Six Strength Training Myths You Really Shouldn’t Believe

While recent years have seen a welcome increase in the number of women engaging in strength training regimes, many women are still reluctant to take up this fun and healthy practice.

Why? Unfortunately, there are many myths out there which have some serious staying power, and the content of those myths is enough to warn many women away from strength training altogether. So, it’s time to debunk some of these huge misunderstandings.

Myth: It’s “For Men”

The entire idea that strength training is for men while cardio is for women came about mainly as a result of effective advertising. Supplement manufacturers, gym recruiters, and home fitness equipment sellers all focused on male-centric advertising, while running shoes, step counters, and aerobics classes heavily targeted women.

This advertising has been so powerful that it has kept men away from super healthy activities such as dance and cycle classes, and women away from the free weight section of nearly every gym.

In reality, both men and women can enjoy the benefits of strength training and cardio, and in fact, a healthy and well-rounded workout routine will include a combination of both.

Myth: It’ll Make You Look “Manly” or Overly Muscled

Strength training does focus on building muscle, but there is a world of difference between “stronger muscles,” and “bodybuilding.”

Again, advertising might largely be to blame for the idea that strength training causes women to “bulk up,” which is, according to another myth, essentially the same thing as putting on weight. Next thing you know, you’ll be ripping through your favorite shirt, and unable to zip up your knee-high boots, right?

This simply isn’t the case. Bodybuilders look the way they look due to an intense regimen of training, strict dieting, strategic dehydration, and even tanning. They live and breathe bodybuilding in order to get that ultra-muscular look. Picking up a few dumbbells is not going to cause anyone to “hulk out.” It takes significantly more dedication than that.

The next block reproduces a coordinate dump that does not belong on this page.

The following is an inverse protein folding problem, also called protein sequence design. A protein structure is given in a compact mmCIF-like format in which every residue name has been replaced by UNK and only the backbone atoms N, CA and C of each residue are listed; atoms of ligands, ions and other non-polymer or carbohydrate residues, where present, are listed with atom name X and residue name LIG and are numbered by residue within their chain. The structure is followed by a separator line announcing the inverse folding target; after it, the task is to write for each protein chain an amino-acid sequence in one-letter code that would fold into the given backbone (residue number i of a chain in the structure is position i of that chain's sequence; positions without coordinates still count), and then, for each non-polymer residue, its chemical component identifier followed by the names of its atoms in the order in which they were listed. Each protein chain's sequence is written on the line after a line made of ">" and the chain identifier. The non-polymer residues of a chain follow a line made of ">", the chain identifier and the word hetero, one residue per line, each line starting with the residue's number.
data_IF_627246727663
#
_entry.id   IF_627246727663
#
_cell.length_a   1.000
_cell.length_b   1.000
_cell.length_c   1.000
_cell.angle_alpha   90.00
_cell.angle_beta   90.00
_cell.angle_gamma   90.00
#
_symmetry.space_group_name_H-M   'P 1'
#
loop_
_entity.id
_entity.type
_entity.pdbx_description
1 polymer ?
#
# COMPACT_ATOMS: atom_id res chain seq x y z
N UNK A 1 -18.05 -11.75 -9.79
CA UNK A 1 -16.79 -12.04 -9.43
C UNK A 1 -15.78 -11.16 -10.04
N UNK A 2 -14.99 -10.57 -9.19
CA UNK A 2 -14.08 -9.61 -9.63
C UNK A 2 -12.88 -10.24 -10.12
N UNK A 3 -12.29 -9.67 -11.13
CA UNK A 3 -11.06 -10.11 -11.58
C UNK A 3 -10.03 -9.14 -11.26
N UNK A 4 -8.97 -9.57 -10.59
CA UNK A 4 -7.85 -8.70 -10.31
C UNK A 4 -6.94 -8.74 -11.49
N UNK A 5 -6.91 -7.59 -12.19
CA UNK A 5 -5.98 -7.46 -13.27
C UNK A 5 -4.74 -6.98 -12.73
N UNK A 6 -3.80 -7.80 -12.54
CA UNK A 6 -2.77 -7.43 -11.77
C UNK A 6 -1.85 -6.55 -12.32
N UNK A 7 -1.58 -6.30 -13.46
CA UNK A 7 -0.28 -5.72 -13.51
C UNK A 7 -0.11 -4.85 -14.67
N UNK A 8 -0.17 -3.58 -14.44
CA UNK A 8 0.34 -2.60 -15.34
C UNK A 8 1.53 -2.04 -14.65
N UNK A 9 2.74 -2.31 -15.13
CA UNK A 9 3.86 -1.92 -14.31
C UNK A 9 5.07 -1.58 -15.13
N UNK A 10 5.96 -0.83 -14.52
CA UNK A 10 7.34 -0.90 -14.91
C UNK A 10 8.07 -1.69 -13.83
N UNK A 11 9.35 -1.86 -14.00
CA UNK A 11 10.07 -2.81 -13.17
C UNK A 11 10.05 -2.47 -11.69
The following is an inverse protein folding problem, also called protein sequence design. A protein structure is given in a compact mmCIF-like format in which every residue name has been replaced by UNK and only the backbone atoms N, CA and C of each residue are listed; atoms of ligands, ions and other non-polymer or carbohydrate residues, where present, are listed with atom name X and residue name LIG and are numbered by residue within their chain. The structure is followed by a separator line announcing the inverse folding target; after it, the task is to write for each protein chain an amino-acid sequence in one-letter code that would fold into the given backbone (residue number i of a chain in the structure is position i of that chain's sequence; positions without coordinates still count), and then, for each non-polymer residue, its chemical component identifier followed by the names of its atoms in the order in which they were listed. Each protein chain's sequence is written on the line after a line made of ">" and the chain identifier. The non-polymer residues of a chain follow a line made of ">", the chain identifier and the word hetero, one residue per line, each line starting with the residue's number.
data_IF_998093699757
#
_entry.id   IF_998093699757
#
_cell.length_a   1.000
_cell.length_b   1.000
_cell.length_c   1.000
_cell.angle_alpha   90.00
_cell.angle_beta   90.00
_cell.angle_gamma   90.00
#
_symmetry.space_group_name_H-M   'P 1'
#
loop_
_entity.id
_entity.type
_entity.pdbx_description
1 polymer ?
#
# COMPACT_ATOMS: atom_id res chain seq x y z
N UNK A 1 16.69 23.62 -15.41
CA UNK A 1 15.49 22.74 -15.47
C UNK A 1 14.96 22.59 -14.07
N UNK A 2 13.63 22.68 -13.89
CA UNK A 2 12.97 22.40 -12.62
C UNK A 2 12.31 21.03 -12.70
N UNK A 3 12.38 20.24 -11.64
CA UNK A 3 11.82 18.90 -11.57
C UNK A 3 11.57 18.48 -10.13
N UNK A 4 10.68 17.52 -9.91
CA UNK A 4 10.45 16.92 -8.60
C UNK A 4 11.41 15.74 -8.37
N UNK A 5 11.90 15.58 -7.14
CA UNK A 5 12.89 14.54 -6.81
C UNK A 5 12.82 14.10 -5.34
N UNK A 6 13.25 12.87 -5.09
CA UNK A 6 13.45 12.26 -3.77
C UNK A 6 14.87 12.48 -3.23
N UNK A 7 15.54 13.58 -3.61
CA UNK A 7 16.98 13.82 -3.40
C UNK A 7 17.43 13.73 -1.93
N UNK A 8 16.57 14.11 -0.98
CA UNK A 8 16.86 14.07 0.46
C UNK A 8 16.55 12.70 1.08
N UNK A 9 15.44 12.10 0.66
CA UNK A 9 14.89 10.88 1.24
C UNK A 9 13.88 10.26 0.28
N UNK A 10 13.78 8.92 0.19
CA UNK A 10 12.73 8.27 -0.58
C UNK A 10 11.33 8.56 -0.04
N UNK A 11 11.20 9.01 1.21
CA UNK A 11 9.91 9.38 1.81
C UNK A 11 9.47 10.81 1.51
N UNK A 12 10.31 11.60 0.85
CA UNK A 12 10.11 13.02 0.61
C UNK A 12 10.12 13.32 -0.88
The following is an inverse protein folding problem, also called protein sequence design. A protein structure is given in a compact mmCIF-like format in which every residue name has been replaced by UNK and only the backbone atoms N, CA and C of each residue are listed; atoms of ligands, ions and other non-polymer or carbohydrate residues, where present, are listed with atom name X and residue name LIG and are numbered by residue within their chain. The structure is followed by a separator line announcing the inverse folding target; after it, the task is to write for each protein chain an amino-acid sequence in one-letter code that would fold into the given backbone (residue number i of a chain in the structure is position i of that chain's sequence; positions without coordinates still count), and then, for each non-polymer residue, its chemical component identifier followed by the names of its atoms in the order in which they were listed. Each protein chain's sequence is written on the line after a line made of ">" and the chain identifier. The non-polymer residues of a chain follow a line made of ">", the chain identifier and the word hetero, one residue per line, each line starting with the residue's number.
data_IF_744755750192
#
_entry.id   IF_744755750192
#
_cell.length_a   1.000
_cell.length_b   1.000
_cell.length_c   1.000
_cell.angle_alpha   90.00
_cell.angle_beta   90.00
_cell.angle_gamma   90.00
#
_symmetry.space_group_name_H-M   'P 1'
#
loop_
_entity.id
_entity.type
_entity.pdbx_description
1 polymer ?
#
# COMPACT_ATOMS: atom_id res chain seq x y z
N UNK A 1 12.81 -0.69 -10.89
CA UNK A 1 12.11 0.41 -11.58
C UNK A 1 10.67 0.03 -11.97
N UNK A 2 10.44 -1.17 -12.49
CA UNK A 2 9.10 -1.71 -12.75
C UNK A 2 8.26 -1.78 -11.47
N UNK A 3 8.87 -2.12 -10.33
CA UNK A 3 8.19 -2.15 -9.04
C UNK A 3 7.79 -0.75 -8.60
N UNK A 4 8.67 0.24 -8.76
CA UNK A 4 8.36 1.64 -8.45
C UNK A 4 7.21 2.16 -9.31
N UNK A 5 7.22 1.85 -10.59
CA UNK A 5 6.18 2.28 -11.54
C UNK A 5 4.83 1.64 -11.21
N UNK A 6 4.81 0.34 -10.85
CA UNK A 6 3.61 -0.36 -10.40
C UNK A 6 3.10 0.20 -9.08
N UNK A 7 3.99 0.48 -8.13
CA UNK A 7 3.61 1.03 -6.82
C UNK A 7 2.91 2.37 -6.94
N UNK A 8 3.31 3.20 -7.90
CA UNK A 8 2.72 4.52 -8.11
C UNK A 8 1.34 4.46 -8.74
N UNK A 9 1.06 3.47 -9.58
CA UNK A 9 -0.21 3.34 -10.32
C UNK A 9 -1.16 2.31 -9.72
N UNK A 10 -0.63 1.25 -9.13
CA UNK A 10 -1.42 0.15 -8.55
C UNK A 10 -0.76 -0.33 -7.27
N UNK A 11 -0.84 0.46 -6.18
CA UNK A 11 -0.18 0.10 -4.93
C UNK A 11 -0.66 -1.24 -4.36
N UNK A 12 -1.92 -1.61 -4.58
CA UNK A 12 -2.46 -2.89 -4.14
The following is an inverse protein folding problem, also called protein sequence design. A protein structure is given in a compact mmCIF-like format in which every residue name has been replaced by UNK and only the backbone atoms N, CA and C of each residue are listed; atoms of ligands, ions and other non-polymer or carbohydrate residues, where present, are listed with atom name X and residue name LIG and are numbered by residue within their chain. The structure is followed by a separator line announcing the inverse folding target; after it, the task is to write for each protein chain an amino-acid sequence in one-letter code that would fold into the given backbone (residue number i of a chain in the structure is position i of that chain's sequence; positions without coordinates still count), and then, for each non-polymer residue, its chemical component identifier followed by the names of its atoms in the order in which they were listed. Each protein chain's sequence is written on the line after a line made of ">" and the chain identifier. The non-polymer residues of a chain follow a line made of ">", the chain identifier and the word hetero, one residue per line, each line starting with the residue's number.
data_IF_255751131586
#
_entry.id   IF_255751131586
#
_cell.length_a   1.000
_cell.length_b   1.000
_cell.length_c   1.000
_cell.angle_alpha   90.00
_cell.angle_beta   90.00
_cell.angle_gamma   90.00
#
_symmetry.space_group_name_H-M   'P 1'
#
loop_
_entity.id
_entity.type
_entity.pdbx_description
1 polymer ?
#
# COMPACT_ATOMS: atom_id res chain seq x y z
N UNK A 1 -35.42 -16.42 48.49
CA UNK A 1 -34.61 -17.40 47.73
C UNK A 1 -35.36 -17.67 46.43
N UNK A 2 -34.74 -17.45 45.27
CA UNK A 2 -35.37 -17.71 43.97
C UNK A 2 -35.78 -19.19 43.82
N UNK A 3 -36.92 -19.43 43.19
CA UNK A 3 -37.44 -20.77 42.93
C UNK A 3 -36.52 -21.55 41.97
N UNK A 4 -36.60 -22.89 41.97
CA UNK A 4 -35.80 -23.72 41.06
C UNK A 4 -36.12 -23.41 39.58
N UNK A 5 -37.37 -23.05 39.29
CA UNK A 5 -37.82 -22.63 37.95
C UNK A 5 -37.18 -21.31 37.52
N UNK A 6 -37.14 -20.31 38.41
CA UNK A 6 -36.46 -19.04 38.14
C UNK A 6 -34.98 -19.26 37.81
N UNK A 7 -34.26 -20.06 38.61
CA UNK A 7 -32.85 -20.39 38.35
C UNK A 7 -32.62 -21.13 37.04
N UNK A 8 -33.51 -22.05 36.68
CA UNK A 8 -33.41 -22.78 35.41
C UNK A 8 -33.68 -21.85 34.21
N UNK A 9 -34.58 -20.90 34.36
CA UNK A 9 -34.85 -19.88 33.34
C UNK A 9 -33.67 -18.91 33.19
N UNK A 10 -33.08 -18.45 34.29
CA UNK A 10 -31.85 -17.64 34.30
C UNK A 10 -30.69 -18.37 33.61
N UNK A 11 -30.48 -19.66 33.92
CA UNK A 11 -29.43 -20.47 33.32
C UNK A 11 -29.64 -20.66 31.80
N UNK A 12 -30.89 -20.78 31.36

Myth: Strength Training Limits Flexibility

You’ve probably seen this myth play out in TV shows or cartoons: a super-muscular person has trouble performing basic tasks like reaching for a doorknob, or touching their toes. In fact, we even have a term for this phenomenon: muscle-bound.

However, strengthening your muscles does not have any tightening effect on joints, ligaments, or connective tissue. If you have significant flexibility, all you need to do to maintain that is an appropriate stretching routine. Stretching works regardless of how much strength training you do.

So, you can even increase your flexibility while strength training by incorporating appropriate stretching into your workouts.

Myth: Muscle Turns into Fat if You Stop Strength Training

Muscle fiber and fat cells are two completely different things, and there is no biological process by which one can “turn into” the other.

As you gain muscle, it is true that your body composition can begin to change, but this is because strong muscles undergoing healthy workouts burn more fat, not because the fat is transformed into muscle fiber.

Likewise, the sudden cessation of a strength training routine can cause fat to accumulate on the body, but this may happen if you continue consuming the extra calories you needed when you were strength training without doing any further exercise.

Myth: You Need a Gym

A gym membership is not strictly necessary in order perform strength training exercises. Yes, gyms often have a wide variety of training equipment available for their members, but that doesn’t make them the only places you can effectively work out.

In fact, if you are just starting out on a strength training routine, bodyweight exercises may be the best place to begin. These exercises require no equipment whatsoever. And for those looking to get more creative, many things can be substituted for gym equipment. For instance, try carrying two buckets of water across your lawn, and tell us that isn’t a serious workout.

Myth: Cardio Burns More Calories Anyway

You need to remember to look at the big picture when considering weight loss. The most effective way to boost weight loss is to increase the number of calories your body burns, even when it is at rest. For that, strength training beats cardio every time.

The muscles of strength trainers will burn up to 50 percent more calories than those of runners or walkers, and this caloric burn happens all day, not just during the workout. So, running full out for one hour may use up lots of calories, but once your workout is over, the increased calorie burn is also over. Strength training prompts your body to burn more calories all around the clock.

We hope this fun attempt to bust some myths has encouraged you to regard strength training as a healthy and enjoyable addition to your workout routine. Once you strip away the misconceptions, there’s nothing but benefits to be gained.


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